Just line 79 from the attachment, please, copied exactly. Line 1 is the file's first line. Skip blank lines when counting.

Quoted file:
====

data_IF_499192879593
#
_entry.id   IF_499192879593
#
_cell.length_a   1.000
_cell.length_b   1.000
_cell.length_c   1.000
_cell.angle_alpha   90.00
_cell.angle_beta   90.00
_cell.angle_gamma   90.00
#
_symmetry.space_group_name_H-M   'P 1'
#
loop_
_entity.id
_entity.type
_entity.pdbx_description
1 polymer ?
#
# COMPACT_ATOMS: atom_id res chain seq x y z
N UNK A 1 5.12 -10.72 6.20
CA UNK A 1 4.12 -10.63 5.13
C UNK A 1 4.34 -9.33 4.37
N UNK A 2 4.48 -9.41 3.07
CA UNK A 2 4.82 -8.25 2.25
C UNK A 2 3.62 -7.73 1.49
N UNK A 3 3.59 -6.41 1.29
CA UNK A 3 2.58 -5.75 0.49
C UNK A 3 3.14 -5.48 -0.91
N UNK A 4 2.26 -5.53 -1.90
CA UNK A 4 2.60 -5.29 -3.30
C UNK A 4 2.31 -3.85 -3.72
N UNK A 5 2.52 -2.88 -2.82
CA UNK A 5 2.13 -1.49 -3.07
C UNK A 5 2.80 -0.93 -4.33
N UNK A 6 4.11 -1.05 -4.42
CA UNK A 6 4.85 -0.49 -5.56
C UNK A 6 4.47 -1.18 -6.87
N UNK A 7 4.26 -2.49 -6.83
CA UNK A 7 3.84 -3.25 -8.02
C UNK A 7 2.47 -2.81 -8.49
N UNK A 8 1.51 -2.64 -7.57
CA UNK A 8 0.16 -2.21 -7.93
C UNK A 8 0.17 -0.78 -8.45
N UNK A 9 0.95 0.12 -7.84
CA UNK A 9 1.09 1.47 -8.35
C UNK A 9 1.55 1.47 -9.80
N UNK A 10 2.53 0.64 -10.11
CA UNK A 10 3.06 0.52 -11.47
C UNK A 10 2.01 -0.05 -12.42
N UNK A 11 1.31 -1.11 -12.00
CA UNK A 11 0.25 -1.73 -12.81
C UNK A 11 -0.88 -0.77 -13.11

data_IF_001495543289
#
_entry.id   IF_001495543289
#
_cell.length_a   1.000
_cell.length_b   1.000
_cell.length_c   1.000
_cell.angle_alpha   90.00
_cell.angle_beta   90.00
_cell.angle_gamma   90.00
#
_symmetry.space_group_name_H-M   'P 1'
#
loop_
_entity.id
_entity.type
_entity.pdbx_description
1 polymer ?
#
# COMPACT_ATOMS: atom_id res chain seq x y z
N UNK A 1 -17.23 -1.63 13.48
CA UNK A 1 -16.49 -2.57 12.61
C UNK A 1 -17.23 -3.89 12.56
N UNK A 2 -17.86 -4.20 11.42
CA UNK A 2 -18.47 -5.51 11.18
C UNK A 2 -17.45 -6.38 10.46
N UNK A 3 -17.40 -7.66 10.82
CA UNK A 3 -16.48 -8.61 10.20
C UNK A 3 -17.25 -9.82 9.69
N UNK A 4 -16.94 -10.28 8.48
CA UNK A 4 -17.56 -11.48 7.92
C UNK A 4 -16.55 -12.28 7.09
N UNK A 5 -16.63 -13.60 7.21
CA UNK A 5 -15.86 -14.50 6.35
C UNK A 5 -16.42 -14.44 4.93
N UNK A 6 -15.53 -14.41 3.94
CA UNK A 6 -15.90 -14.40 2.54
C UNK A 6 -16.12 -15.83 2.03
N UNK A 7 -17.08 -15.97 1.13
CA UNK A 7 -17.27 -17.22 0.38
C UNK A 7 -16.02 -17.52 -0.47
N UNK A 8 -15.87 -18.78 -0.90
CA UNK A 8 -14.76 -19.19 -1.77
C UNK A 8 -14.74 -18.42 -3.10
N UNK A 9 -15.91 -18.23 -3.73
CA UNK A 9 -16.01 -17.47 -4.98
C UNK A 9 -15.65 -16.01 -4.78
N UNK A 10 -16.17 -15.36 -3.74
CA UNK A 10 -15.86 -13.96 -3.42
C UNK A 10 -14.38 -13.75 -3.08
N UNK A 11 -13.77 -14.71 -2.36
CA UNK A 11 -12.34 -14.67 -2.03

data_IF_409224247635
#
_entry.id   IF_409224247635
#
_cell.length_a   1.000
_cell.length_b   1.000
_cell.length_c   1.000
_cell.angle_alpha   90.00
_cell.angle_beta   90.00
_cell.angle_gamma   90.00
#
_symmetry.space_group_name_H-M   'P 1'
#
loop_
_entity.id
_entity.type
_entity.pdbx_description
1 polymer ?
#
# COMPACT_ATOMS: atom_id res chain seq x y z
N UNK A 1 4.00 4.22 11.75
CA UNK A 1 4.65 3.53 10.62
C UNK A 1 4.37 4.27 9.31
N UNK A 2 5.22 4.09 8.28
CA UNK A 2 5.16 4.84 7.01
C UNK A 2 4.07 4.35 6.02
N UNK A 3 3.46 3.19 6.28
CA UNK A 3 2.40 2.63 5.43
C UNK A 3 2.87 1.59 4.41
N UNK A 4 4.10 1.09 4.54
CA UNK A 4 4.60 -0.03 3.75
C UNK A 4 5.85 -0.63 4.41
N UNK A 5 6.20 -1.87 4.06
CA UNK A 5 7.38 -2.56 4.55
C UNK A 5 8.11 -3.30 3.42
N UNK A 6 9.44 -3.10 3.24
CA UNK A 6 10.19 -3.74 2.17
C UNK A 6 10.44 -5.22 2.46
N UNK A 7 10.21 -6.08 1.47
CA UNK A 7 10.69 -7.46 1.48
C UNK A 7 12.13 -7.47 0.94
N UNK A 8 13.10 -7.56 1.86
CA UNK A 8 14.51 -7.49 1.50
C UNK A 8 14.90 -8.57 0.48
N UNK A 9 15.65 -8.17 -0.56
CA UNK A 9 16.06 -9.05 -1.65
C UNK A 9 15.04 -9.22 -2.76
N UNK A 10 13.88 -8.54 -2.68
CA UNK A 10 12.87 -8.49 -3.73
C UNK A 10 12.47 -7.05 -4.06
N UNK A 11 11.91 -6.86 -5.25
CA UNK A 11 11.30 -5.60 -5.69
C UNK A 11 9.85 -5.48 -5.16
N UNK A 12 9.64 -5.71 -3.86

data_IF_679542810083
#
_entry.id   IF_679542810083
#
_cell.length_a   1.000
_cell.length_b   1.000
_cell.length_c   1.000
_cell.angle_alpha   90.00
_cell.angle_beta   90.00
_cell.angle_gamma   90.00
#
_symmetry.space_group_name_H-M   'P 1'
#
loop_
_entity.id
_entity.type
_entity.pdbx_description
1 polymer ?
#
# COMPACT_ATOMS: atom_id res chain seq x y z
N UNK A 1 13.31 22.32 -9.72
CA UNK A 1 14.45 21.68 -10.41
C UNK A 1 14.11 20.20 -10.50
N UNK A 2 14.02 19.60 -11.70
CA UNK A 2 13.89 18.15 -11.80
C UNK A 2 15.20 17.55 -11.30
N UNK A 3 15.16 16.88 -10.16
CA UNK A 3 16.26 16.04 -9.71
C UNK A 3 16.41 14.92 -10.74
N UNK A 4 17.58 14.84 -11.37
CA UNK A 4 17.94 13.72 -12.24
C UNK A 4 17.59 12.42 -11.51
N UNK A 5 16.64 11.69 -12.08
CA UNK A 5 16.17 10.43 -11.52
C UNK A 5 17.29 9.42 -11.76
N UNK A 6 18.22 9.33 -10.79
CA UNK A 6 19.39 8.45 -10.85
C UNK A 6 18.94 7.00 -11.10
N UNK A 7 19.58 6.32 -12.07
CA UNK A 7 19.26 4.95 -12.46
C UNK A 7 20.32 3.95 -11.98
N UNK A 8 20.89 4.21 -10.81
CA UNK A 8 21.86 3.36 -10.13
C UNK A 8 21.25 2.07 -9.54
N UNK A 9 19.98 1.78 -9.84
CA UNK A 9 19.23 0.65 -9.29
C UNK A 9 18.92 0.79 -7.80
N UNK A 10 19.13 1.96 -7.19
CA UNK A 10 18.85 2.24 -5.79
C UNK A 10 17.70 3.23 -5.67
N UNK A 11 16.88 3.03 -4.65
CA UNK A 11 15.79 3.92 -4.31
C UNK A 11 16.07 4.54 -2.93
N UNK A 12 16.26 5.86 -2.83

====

C UNK A 2 -17.45 -6.38 10.46